Acarbose is a commonly prescribed antidiabetic drug that helps control blood sugar levels by inhibiting human enzymes that break down complex carbohydrates. Now, new research from the laboratory of Princeton researcher Mohamed Donia demonstrates that some bacteria in the mouth and gut can inactivate acarbose and potentially affect the clinical performance of the drug and its impact on bacterial members of the human microbiome. The paper appeared online and in the December 2, 2021 issue of the journal Nature.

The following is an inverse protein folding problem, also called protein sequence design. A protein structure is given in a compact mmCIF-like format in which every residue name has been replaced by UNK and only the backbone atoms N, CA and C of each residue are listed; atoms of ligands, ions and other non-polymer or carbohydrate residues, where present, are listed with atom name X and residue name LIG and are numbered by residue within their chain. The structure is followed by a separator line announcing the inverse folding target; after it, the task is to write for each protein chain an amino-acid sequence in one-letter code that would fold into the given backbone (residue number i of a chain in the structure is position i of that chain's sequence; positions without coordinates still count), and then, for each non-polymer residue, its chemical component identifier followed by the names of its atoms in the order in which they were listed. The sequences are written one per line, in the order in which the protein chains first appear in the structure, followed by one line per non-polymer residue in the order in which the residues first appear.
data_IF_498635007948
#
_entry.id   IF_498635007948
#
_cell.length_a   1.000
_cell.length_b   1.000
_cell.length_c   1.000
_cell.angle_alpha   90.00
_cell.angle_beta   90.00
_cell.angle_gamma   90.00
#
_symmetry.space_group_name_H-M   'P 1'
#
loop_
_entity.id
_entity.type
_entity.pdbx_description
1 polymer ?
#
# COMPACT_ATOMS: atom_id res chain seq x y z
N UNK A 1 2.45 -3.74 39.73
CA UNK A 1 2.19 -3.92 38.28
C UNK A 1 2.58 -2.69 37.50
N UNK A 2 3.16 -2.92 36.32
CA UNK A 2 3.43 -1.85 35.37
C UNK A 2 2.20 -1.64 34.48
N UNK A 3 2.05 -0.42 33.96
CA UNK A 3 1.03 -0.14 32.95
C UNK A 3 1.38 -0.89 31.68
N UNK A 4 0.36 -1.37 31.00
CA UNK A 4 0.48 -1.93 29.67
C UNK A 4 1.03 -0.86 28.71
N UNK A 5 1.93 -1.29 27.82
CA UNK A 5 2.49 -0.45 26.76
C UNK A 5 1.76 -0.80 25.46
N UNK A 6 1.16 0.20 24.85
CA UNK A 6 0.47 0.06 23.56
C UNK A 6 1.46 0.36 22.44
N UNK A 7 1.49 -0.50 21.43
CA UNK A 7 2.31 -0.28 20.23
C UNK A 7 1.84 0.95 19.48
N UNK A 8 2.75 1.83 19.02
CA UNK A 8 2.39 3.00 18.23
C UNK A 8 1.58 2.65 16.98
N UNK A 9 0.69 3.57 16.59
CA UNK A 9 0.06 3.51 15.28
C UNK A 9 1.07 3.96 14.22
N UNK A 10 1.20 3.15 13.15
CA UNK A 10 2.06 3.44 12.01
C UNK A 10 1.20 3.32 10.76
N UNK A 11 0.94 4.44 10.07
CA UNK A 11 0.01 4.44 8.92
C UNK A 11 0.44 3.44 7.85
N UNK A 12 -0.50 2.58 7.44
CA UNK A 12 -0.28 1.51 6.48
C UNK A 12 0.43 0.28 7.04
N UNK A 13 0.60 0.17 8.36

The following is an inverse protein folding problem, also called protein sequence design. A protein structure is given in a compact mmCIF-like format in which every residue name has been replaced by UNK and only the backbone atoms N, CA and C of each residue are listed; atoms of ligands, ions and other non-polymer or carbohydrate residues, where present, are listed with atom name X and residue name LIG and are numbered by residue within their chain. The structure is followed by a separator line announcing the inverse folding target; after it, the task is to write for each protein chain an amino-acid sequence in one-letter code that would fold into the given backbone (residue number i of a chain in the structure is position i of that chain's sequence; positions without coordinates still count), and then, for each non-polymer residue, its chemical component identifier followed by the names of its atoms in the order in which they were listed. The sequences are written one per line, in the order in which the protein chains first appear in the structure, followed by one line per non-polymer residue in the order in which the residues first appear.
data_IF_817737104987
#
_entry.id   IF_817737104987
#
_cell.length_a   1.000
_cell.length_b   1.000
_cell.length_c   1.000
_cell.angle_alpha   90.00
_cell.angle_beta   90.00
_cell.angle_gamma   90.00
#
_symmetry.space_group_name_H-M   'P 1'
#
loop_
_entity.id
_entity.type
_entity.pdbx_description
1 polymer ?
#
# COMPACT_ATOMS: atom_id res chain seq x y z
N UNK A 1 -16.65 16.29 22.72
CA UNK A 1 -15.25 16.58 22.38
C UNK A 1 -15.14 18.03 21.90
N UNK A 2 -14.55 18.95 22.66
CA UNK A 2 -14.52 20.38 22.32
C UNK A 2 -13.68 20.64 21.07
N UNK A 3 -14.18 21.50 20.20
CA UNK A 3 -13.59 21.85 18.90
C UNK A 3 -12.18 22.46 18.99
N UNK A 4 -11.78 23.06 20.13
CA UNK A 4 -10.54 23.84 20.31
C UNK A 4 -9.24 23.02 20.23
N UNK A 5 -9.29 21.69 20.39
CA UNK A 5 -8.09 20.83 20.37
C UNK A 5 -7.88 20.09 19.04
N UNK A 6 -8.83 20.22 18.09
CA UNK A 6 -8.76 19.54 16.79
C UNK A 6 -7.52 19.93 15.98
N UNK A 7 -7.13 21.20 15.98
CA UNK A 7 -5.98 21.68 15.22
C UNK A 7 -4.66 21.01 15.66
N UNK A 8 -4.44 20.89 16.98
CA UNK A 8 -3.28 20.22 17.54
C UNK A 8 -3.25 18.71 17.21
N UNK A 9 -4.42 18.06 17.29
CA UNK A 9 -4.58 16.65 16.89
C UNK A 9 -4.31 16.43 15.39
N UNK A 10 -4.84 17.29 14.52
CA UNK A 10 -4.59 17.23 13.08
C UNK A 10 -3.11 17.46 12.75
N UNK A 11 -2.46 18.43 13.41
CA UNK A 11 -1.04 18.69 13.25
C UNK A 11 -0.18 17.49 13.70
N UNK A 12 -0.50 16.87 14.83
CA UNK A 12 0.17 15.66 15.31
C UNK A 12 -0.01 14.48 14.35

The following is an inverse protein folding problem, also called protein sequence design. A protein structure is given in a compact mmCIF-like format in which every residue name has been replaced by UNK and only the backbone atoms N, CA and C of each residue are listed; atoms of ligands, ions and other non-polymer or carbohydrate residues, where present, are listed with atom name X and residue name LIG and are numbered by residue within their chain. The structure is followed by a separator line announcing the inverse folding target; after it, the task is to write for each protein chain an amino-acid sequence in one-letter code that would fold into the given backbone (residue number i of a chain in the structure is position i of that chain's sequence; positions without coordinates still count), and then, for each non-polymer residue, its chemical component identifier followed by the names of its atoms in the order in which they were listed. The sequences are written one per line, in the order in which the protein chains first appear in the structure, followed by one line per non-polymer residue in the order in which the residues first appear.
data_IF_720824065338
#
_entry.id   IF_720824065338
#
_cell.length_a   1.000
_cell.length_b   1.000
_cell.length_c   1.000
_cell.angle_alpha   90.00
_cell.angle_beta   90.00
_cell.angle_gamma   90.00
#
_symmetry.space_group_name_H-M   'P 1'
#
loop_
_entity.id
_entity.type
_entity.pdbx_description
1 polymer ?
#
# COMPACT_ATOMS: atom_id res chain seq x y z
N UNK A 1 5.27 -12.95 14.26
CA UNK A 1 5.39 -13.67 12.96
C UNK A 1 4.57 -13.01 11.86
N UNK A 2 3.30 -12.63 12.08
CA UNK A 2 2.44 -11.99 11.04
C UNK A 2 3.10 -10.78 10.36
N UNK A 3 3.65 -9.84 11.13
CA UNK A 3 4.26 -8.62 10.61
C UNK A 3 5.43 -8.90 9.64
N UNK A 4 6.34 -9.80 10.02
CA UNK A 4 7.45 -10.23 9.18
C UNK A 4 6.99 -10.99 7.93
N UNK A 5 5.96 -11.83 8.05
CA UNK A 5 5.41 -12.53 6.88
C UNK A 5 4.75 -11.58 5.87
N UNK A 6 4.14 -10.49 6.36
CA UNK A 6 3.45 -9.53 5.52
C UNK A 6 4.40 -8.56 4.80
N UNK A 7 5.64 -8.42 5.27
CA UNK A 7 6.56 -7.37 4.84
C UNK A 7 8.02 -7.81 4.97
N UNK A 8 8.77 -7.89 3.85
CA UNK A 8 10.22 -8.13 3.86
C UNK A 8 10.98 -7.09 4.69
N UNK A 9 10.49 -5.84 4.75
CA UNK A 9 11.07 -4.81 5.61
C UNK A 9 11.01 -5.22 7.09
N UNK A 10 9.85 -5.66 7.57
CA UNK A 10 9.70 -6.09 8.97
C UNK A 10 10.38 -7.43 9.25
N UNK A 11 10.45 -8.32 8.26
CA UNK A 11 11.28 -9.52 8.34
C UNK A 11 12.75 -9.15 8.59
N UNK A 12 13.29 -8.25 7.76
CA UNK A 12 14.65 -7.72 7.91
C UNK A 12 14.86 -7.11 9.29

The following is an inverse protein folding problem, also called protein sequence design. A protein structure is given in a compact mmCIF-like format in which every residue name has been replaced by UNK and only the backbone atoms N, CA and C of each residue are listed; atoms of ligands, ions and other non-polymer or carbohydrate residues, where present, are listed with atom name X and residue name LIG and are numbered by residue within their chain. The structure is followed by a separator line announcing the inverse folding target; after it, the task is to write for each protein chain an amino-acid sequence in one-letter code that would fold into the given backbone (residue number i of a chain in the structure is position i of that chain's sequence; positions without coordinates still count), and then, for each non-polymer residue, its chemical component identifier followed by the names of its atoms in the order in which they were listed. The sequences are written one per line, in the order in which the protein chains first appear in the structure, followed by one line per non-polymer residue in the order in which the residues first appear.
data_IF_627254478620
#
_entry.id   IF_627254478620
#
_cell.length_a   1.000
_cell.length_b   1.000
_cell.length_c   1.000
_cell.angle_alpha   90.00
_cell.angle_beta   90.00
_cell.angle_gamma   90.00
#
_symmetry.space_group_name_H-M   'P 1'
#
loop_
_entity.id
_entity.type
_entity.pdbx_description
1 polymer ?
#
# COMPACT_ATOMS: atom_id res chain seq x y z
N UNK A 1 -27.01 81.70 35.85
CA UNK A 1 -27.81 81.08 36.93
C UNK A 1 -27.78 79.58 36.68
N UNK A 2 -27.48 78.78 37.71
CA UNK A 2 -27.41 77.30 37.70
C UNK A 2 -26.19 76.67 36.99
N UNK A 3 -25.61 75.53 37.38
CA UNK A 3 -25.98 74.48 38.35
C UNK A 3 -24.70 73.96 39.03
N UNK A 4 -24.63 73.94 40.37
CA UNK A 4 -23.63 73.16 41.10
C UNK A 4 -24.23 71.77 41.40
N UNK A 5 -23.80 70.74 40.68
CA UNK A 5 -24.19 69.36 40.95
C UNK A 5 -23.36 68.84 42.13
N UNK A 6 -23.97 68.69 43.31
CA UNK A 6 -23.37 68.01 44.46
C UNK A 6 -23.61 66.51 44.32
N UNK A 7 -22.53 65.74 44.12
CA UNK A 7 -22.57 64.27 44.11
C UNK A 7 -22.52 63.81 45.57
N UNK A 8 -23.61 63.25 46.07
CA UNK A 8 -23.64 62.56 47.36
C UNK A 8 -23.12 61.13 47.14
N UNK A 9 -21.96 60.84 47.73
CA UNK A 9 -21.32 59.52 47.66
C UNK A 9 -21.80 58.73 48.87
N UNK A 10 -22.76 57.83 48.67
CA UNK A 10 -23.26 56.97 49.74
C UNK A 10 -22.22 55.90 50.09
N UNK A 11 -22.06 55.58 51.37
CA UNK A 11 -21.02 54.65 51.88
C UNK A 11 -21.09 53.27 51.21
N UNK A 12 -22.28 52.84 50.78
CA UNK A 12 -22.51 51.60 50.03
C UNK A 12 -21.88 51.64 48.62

“Numerous studies have clearly shown that the human microbiome, the collection of microbes living in and on the human body, can affect our health, disease, and ability to respond to various therapeutic interventions. What is still relatively rare, however, are cases where such effects are defined on molecular and mechanistic levels – this is exactly what we set out to do in this study,” said Mohamed Donia, associate professor in the Department of Molecular Biology at Princeton.

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